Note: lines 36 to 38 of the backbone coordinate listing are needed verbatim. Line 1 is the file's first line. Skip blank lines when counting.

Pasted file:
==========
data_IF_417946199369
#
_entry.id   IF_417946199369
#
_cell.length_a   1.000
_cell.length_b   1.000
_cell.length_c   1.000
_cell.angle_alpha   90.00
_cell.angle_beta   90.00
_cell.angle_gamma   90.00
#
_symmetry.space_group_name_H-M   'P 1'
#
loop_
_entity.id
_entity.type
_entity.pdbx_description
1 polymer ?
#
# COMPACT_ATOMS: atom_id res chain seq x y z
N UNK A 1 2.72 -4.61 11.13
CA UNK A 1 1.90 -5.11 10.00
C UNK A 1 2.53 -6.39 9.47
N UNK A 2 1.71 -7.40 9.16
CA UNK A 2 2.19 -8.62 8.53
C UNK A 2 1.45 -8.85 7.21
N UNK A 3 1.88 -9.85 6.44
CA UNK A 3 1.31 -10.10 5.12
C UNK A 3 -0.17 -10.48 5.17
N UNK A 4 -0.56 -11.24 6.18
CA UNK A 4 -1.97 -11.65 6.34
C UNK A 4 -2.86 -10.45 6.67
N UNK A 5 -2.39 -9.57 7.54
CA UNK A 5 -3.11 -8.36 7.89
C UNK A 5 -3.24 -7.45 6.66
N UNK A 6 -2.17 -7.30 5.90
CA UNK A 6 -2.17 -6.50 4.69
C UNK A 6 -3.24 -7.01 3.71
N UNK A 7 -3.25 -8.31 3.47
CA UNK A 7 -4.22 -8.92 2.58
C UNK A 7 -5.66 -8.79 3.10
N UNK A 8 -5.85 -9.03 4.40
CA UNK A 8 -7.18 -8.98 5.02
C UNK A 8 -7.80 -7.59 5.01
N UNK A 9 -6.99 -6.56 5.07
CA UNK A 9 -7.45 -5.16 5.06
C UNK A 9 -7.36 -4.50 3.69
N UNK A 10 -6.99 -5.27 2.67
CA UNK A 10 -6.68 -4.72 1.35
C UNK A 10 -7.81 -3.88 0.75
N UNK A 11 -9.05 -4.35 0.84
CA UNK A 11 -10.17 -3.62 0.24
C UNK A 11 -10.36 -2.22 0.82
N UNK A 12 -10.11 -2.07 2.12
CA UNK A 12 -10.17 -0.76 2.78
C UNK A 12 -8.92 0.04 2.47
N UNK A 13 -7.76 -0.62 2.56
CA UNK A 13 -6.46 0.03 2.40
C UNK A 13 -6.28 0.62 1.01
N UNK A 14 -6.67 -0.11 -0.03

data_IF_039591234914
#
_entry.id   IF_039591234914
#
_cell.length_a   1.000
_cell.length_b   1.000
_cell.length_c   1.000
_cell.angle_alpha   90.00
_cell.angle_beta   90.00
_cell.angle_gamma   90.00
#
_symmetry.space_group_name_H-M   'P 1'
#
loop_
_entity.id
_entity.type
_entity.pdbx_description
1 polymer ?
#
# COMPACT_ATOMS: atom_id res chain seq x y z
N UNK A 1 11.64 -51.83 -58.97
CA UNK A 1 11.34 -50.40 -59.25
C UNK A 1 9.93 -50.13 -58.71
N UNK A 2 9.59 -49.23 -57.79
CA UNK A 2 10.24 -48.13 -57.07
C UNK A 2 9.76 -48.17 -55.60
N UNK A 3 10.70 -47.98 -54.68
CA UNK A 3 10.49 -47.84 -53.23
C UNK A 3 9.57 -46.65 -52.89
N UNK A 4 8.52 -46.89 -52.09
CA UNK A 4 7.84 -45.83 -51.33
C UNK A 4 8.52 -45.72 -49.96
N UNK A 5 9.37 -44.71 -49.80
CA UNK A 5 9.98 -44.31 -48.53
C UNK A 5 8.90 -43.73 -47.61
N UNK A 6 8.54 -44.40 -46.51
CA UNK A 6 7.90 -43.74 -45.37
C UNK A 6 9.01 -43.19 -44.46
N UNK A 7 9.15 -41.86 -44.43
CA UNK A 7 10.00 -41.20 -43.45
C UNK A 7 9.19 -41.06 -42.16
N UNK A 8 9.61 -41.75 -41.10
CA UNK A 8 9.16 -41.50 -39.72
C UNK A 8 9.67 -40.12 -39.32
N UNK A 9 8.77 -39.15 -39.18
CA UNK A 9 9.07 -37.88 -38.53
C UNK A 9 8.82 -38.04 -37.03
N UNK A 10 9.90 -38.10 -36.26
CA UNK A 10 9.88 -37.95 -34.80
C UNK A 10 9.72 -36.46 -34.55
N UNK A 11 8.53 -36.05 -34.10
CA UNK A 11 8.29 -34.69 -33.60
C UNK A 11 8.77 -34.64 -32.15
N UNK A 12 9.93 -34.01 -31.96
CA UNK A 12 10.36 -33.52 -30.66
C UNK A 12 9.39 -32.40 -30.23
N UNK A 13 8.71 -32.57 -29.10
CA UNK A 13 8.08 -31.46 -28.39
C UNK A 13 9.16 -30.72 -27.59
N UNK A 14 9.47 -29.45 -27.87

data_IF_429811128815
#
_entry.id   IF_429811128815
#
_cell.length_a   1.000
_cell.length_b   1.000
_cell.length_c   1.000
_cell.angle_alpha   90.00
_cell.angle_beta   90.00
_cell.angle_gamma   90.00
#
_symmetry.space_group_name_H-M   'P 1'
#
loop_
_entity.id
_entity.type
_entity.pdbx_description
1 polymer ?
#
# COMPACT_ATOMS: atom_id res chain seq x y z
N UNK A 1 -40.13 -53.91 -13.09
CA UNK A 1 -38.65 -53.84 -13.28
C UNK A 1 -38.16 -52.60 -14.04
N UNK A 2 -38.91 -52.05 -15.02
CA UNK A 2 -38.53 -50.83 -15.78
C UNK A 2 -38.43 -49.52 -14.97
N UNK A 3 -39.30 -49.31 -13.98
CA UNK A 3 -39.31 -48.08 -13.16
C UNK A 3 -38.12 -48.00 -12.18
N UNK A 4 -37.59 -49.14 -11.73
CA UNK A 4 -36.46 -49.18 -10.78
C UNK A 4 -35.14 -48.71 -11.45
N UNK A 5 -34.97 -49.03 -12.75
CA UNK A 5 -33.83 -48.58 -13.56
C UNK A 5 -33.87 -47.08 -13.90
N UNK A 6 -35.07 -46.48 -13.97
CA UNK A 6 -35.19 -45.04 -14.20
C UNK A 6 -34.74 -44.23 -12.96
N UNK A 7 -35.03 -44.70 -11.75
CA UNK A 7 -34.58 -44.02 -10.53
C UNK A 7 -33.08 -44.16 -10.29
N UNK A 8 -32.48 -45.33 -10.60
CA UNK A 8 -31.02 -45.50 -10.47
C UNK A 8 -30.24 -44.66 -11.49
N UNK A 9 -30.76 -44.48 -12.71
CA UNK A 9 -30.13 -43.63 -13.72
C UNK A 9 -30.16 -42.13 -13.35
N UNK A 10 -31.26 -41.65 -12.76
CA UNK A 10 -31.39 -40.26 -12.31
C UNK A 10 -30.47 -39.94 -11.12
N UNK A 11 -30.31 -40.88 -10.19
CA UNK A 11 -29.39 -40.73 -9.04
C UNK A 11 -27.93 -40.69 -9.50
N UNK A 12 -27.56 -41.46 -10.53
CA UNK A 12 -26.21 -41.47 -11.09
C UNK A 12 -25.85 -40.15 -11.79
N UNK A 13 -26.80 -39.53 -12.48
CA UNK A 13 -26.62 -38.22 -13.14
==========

N UNK A 6 -2.17 -7.30 5.90
CA UNK A 6 -2.17 -6.50 4.69
C UNK A 6 -3.24 -7.01 3.71